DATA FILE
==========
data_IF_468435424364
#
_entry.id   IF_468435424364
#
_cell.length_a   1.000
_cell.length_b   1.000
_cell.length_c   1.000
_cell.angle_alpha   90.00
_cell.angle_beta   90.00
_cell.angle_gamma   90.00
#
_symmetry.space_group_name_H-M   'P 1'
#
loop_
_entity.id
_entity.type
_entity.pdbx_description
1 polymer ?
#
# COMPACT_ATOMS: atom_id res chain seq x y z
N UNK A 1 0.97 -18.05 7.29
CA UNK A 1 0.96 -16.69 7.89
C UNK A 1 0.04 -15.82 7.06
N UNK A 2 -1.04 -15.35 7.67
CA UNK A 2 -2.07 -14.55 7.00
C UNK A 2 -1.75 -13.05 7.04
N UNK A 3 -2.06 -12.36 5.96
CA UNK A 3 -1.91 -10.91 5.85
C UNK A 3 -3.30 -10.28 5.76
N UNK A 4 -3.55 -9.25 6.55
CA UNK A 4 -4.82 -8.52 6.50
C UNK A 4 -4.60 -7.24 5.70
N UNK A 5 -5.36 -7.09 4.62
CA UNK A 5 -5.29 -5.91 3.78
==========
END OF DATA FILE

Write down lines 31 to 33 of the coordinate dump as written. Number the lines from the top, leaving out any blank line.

CA UNK A 4 -4.82 -8.52 6.50
C UNK A 4 -4.60 -7.24 5.70
N UNK A 5 -5.36 -7.09 4.62